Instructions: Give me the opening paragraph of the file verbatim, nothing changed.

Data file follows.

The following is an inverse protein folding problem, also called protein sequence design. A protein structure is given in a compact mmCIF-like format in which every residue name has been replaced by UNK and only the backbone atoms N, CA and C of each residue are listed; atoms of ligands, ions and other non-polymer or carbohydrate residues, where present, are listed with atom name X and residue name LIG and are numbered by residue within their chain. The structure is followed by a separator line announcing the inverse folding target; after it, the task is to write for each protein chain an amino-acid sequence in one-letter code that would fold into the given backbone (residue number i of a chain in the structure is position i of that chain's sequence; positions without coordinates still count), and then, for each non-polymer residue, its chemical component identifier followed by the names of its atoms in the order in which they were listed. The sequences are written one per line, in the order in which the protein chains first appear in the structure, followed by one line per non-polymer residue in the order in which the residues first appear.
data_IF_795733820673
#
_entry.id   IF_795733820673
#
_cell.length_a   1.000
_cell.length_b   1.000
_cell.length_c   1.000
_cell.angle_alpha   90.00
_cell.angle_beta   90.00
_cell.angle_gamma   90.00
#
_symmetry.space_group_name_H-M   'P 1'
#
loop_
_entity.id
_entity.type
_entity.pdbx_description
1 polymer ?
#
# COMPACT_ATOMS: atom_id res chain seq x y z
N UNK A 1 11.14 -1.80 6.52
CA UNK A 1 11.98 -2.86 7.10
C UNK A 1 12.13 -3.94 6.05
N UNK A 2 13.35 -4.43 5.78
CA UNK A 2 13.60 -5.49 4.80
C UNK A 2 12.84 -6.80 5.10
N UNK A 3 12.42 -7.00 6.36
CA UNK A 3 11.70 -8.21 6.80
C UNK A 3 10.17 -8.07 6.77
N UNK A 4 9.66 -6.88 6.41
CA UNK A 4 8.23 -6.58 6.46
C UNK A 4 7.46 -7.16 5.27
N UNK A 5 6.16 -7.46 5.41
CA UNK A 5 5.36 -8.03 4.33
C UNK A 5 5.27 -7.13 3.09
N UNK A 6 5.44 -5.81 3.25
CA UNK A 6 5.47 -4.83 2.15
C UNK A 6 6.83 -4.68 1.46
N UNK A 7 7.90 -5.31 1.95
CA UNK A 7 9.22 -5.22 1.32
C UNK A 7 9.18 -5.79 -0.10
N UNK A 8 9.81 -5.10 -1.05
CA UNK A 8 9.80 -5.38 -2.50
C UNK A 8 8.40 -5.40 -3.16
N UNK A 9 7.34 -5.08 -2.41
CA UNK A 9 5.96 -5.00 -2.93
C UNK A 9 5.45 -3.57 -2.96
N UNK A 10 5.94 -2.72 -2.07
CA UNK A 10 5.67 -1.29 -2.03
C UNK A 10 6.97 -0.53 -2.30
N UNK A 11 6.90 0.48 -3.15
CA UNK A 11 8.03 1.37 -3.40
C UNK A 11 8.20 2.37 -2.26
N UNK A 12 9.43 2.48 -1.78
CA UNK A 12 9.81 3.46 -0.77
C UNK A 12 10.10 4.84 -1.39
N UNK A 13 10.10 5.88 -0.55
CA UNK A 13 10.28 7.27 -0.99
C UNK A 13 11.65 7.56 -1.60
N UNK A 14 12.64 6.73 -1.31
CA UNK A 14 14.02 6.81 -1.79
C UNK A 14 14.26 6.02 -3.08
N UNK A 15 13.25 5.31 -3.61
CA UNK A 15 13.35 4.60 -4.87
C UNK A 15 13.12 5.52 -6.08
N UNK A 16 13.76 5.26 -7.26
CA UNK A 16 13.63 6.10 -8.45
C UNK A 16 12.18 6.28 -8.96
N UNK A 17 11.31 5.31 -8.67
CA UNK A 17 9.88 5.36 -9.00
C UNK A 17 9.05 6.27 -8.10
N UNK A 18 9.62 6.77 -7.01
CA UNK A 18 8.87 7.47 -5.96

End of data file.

The following is an inverse protein folding problem, also called protein sequence design. A protein structure is given in a compact mmCIF-like format in which every residue name has been replaced by UNK and only the backbone atoms N, CA and C of each residue are listed; atoms of ligands, ions and other non-polymer or carbohydrate residues, where present, are listed with atom name X and residue name LIG and are numbered by residue within their chain. The structure is followed by a separator line announcing the inverse folding target; after it, the task is to write for each protein chain an amino-acid sequence in one-letter code that would fold into the given backbone (residue number i of a chain in the structure is position i of that chain's sequence; positions without coordinates still count), and then, for each non-polymer residue, its chemical component identifier followed by the names of its atoms in the order in which they were listed. The sequences are written one per line, in the order in which the protein chains first appear in the structure, followed by one line per non-polymer residue in the order in which the residues first appear.